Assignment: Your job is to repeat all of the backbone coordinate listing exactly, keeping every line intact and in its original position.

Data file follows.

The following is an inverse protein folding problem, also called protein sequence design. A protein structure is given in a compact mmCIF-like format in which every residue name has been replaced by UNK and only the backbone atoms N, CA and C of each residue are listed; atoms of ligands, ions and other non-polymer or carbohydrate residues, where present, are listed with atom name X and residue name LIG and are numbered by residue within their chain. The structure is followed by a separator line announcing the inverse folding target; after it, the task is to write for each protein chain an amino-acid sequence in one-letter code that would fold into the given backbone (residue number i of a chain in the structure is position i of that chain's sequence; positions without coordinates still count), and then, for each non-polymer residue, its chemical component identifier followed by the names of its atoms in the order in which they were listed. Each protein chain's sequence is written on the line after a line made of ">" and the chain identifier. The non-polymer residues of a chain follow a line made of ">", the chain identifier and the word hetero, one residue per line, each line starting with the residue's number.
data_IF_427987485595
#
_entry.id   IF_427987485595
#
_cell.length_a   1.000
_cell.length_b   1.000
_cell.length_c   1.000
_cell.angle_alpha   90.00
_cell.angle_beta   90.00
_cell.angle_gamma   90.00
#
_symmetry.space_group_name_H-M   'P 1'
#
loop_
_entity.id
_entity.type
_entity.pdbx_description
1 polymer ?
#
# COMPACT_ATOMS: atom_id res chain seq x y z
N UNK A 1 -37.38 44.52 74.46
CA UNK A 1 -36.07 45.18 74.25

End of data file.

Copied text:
The following is an inverse protein folding problem, also called protein sequence design. A protein structure is given in a compact mmCIF-like format in which every residue name has been replaced by UNK and only the backbone atoms N, CA and C of each residue are listed; atoms of ligands, ions and other non-polymer or carbohydrate residues, where present, are listed with atom name X and residue name LIG and are numbered by residue within their chain. The structure is followed by a separator line announcing the inverse folding target; after it, the task is to write for each protein chain an amino-acid sequence in one-letter code that would fold into the given backbone (residue number i of a chain in the structure is position i of that chain's sequence; positions without coordinates still count), and then, for each non-polymer residue, its chemical component identifier followed by the names of its atoms in the order in which they were listed. Each protein chain's sequence is written on the line after a line made of ">" and the chain identifier. The non-polymer residues of a chain follow a line made of ">", the chain identifier and the word hetero, one residue per line, each line starting with the residue's number.
data_IF_427987485595
#
_entry.id   IF_427987485595
#
_cell.length_a   1.000
_cell.length_b   1.000
_cell.length_c   1.000
_cell.angle_alpha   90.00
_cell.angle_beta   90.00
_cell.angle_gamma   90.00
#
_symmetry.space_group_name_H-M   'P 1'
#
loop_
_entity.id
_entity.type
_entity.pdbx_description
1 polymer ?
#
# COMPACT_ATOMS: atom_id res chain seq x y z
N UNK A 1 -37.38 44.52 74.46
CA UNK A 1 -36.07 45.18 74.25